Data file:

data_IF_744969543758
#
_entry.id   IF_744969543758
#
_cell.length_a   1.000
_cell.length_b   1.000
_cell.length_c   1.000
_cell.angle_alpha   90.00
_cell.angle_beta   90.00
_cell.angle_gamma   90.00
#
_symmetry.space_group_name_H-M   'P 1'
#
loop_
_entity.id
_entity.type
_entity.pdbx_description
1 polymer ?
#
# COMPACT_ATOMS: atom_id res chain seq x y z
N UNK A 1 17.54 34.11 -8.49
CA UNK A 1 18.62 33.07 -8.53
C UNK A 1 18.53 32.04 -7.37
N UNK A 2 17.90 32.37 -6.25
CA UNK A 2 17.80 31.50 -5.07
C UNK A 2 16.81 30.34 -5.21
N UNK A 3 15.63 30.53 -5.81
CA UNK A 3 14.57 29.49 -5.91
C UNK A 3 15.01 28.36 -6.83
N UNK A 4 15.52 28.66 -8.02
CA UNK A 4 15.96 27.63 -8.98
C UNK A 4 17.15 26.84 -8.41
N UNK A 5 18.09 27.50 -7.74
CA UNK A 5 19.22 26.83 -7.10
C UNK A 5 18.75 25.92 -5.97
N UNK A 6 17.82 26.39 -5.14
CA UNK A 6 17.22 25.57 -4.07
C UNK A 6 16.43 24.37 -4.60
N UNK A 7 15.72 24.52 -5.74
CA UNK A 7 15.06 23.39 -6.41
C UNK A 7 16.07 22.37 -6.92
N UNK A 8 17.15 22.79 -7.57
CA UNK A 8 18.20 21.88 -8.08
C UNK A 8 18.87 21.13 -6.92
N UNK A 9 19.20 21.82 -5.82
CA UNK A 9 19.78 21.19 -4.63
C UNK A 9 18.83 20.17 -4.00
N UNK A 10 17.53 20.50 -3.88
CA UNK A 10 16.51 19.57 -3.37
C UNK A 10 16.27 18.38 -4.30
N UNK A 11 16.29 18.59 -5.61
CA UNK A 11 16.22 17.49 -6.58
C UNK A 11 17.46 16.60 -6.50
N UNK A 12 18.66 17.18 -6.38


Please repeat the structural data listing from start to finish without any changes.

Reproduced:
data_IF_744969543758
#
_entry.id   IF_744969543758
#
_cell.length_a   1.000
_cell.length_b   1.000
_cell.length_c   1.000
_cell.angle_alpha   90.00
_cell.angle_beta   90.00
_cell.angle_gamma   90.00
#
_symmetry.space_group_name_H-M   'P 1'
#
loop_
_entity.id
_entity.type
_entity.pdbx_description
1 polymer ?
#
# COMPACT_ATOMS: atom_id res chain seq x y z
N UNK A 1 17.54 34.11 -8.49
CA UNK A 1 18.62 33.07 -8.53
C UNK A 1 18.53 32.04 -7.37
N UNK A 2 17.90 32.37 -6.25
CA UNK A 2 17.80 31.50 -5.07
C UNK A 2 16.81 30.34 -5.21
N UNK A 3 15.63 30.53 -5.81
CA UNK A 3 14.57 29.49 -5.91
C UNK A 3 15.01 28.36 -6.83
N UNK A 4 15.52 28.66 -8.02
CA UNK A 4 15.96 27.63 -8.98
C UNK A 4 17.15 26.84 -8.41
N UNK A 5 18.09 27.50 -7.74
CA UNK A 5 19.22 26.83 -7.10
C UNK A 5 18.75 25.92 -5.97
N UNK A 6 17.82 26.39 -5.14
CA UNK A 6 17.22 25.57 -4.07
C UNK A 6 16.43 24.37 -4.60
N UNK A 7 15.72 24.52 -5.74
CA UNK A 7 15.06 23.39 -6.41
C UNK A 7 16.07 22.37 -6.92
N UNK A 8 17.15 22.79 -7.57
CA UNK A 8 18.20 21.88 -8.08
C UNK A 8 18.87 21.13 -6.92
N UNK A 9 19.20 21.82 -5.82
CA UNK A 9 19.78 21.19 -4.63
C UNK A 9 18.83 20.17 -4.00
N UNK A 10 17.53 20.50 -3.88
CA UNK A 10 16.51 19.57 -3.37
C UNK A 10 16.27 18.38 -4.30
N UNK A 11 16.29 18.59 -5.61
CA UNK A 11 16.22 17.49 -6.58
C UNK A 11 17.46 16.60 -6.50
N UNK A 12 18.66 17.18 -6.38